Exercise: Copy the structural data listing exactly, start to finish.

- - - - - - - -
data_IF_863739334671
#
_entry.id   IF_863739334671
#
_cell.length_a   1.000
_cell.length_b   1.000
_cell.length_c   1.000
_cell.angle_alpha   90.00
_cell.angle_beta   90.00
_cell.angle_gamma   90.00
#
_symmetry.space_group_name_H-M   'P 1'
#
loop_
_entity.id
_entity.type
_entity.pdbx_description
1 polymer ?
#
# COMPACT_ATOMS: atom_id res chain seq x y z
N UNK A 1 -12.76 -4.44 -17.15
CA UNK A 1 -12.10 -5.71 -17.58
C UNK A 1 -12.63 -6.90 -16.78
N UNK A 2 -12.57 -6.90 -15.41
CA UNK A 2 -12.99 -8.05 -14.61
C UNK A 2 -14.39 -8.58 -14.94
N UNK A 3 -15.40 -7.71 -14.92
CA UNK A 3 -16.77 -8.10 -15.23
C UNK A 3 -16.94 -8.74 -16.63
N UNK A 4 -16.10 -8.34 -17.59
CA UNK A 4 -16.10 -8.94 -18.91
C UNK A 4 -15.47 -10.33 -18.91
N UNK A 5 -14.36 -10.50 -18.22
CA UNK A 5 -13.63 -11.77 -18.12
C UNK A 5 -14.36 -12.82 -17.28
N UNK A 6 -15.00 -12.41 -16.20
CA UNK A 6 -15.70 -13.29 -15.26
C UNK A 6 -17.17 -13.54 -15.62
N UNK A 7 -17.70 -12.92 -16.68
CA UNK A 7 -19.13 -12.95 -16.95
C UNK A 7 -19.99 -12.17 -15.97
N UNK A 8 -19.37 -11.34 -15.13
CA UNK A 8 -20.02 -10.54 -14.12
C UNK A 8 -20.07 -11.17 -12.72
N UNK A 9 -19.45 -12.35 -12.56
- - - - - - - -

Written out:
data_IF_863739334671
#
_entry.id   IF_863739334671
#
_cell.length_a   1.000
_cell.length_b   1.000
_cell.length_c   1.000
_cell.angle_alpha   90.00
_cell.angle_beta   90.00
_cell.angle_gamma   90.00
#
_symmetry.space_group_name_H-M   'P 1'
#
loop_
_entity.id
_entity.type
_entity.pdbx_description
1 polymer ?
#
# COMPACT_ATOMS: atom_id res chain seq x y z
N UNK A 1 -12.76 -4.44 -17.15
CA UNK A 1 -12.10 -5.71 -17.58
C UNK A 1 -12.63 -6.90 -16.78
N UNK A 2 -12.57 -6.90 -15.41
CA UNK A 2 -12.99 -8.05 -14.61
C UNK A 2 -14.39 -8.58 -14.94
N UNK A 3 -15.40 -7.71 -14.92
CA UNK A 3 -16.77 -8.10 -15.23
C UNK A 3 -16.94 -8.74 -16.63
N UNK A 4 -16.10 -8.34 -17.59
CA UNK A 4 -16.10 -8.94 -18.91
C UNK A 4 -15.47 -10.33 -18.91
N UNK A 5 -14.36 -10.50 -18.22
CA UNK A 5 -13.63 -11.77 -18.12
C UNK A 5 -14.36 -12.82 -17.28
N UNK A 6 -15.00 -12.41 -16.20
CA UNK A 6 -15.70 -13.29 -15.26
C UNK A 6 -17.17 -13.54 -15.62
N UNK A 7 -17.70 -12.92 -16.68
CA UNK A 7 -19.13 -12.95 -16.95
C UNK A 7 -19.99 -12.17 -15.97
N UNK A 8 -19.37 -11.34 -15.13
CA UNK A 8 -20.02 -10.54 -14.12
C UNK A 8 -20.07 -11.17 -12.72
N UNK A 9 -19.45 -12.35 -12.56